13. 13. Secondary pollutants include:•Particulate matter formed from gaseous primary pollutants andcompounds in photochemical smog. Smog is a kind of air pollution;the word "smog" is a portmanteau of smoke and fog. Classic smogresults from large amounts of coal burning in an area caused by amixture of smoke and sulfur dioxide. Modern smog does not usuallycome from coal but from vehicular and industrial emissions that areacted on in the atmosphere by ultraviolet light from the sun to formsecondary pollutants that also combine with the primary emissions toform photochemical smog.•Ground level ozone (O3) formed from NOx and VOCs. Ozone (O3) isa key constituent of the troposphere. It is also an importantconstituent of certain regions of the stratosphere commonly known asthe Ozone layer. Photochemical and chemical reactions involving itdrive many of the chemical processes that occur in the atmosphere byday and by night. At abnormally high concentrations brought about byhuman activities (largely the combustion of fossil fuel), it is apollutant, and a constituent of smog.•Peroxyacetyl nitrate (PAN) - similarly formed from NOx and VOCs.
  14. 14. Minor air pollutants include:•A large number of minor hazardous air pollutants. Someof these are regulated in USA under the Clean Air Act andin Europe under the Air Framework Directive.•A variety of persistent organic pollutants, which canattach to particulate matter.Persistent organic pollutants (POPs) are organiccompounds that are resistant to environmental degradationthrough chemical, biological, and photolytic processes.Because of this, they have been observed to persist in theenvironment, to be capable of long-range transport,bioaccumulation in human and animal tissue,biomagnified in food chains, and to have potentialsignificant impacts on human health and the environment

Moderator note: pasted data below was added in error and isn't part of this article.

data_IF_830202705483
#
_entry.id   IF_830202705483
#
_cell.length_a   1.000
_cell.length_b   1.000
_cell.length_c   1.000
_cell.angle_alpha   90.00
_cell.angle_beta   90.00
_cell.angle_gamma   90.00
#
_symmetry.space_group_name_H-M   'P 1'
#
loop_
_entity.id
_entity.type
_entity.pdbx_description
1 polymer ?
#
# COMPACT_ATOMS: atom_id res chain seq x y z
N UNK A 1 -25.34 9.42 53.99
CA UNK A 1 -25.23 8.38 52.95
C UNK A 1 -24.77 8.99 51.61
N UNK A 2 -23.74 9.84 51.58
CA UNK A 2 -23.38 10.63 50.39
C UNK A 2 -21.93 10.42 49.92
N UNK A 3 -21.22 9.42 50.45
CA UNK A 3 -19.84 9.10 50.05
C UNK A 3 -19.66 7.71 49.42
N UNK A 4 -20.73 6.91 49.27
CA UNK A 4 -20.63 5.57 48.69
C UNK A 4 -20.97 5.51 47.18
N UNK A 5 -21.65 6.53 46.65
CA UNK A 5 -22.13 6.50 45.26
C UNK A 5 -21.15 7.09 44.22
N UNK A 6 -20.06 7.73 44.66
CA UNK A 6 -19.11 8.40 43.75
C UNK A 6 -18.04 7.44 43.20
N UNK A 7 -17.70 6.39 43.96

15. 15. • Air pollution is also emerging as a risk factor for stroke, particularly in developing countries where pollutant levels are highest. A recent study also found an association in women between air pollution and ischemia, but not hemorrhagic stroke. Air pollution has also been associated with increased incidence and mortality from coronary artery disease.
  16. 16. • A study from around the years of 1999 to 2000, by the University of Washington, showed that patients near and around particulate matter air pollution had an increased risk of pulmonary exacerbations and decrease in lung function. Patients were examined before the study for amounts of specific pollutants like Pseudomonas aeruginosa or Burkholderia cenocepacia as well as their socioeconomic standing. Participants involved in the study were located in the United States in close proximity to an Environmental Protection Agency. During the time of the study 117 deaths were associated with air pollution. Many patients in the study lived in or near large metropolitan areas in order to be close to medical help. These same patients had higher level of pollutants found in their system because of more emissions in larger cities. As cystic fibrosis patients already suffer from decreased lung function, everyday pollutants such as smoke, emissions from automobiles, tobacco smoke and improper use of indoor heating devices could further compromise lung function.